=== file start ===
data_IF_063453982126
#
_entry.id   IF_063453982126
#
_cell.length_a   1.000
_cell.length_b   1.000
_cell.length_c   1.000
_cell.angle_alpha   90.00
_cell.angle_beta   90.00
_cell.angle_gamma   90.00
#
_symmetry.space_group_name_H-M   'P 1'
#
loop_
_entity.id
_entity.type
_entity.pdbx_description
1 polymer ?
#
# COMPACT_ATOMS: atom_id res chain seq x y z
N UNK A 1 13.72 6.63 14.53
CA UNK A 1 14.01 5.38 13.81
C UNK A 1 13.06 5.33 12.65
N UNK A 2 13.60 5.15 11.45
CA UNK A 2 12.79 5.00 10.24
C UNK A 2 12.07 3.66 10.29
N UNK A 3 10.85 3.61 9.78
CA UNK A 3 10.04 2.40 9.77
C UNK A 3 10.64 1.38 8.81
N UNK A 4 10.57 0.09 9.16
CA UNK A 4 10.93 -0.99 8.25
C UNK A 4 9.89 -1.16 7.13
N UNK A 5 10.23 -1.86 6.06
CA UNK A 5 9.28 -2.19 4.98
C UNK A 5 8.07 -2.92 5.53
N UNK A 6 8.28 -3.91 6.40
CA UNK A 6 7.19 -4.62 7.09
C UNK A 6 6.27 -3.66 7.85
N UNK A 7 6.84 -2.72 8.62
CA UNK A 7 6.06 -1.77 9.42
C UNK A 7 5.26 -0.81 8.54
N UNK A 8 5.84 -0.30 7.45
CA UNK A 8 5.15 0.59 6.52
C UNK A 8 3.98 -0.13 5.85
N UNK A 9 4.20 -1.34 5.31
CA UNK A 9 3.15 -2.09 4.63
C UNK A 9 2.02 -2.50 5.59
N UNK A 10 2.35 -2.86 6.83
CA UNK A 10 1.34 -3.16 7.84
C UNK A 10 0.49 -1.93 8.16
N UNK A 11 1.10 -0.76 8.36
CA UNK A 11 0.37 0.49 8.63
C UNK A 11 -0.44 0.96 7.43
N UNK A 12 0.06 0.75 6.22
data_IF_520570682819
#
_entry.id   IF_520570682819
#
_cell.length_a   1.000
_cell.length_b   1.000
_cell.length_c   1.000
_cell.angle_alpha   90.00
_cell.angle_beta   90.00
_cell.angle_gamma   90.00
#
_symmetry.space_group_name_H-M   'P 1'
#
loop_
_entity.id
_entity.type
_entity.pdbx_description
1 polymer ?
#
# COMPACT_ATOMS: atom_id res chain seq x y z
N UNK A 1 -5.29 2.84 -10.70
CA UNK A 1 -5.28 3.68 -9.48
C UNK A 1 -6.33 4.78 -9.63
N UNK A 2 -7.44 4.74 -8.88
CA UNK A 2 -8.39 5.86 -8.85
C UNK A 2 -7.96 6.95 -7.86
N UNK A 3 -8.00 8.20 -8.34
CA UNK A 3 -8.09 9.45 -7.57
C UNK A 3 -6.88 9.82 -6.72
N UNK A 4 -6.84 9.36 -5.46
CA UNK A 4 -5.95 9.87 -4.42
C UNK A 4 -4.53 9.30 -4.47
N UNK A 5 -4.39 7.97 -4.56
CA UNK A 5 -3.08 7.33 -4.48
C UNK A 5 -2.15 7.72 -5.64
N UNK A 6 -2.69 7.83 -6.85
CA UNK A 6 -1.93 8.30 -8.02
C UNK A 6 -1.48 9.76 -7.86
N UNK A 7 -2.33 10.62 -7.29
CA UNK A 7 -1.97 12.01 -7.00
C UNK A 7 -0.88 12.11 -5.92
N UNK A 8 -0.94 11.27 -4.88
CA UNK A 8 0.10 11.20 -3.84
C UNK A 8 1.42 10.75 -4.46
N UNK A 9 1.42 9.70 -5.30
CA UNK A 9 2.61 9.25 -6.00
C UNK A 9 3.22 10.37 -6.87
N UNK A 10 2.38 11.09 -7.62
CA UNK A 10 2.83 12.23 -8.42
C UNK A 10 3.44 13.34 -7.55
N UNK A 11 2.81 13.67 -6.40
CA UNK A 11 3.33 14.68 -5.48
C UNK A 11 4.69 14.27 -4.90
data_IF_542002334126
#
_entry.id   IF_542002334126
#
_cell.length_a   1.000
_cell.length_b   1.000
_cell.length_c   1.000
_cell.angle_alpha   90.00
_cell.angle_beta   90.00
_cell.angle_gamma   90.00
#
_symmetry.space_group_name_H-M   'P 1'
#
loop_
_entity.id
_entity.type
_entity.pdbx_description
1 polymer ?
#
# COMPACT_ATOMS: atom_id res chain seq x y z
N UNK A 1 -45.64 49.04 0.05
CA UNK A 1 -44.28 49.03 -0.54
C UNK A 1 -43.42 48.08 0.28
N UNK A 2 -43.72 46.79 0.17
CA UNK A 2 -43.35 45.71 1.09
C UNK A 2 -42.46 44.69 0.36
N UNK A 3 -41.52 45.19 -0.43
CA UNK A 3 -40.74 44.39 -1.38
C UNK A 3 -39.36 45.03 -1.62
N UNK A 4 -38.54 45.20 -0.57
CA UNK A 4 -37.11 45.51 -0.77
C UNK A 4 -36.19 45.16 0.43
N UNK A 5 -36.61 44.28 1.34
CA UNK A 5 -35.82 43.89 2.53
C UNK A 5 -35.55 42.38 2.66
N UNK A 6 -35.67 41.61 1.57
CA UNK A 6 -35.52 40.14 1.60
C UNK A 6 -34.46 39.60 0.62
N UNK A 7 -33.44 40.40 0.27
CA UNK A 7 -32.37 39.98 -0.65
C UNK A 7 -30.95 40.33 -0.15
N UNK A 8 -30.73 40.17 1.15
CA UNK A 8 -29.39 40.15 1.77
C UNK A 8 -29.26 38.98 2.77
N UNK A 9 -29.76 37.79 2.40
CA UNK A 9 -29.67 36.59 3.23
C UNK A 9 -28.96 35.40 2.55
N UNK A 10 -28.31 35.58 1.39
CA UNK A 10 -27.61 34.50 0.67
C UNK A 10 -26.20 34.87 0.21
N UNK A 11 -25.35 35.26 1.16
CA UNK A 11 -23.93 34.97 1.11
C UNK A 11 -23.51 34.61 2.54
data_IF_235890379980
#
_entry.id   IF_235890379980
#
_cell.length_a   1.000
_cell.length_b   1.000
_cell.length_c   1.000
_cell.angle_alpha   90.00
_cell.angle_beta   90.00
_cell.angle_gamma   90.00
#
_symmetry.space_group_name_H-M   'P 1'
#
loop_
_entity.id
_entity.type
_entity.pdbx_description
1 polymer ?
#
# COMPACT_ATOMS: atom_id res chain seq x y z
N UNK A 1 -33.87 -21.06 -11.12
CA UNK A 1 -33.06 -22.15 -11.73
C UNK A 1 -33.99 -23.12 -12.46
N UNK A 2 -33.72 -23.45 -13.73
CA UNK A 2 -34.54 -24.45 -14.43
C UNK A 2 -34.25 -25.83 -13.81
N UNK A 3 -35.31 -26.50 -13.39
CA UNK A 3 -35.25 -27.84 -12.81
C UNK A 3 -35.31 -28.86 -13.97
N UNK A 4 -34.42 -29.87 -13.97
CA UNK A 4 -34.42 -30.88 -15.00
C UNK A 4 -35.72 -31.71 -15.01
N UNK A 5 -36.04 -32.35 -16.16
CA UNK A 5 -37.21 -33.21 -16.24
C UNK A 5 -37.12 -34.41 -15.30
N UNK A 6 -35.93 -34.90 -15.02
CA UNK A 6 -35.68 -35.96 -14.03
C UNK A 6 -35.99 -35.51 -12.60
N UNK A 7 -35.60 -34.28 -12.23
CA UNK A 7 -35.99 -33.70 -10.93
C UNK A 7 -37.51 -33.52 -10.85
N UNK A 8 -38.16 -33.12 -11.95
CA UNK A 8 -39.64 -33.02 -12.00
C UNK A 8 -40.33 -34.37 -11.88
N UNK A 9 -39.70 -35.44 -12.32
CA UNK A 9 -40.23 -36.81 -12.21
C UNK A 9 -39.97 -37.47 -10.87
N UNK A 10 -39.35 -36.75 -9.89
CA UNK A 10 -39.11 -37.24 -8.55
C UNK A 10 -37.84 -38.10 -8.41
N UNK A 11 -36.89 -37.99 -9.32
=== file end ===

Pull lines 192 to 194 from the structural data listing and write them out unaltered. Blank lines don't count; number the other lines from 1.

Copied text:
C UNK A 4 -35.72 -31.71 -15.01
N UNK A 5 -36.04 -32.35 -16.16
CA UNK A 5 -37.21 -33.21 -16.24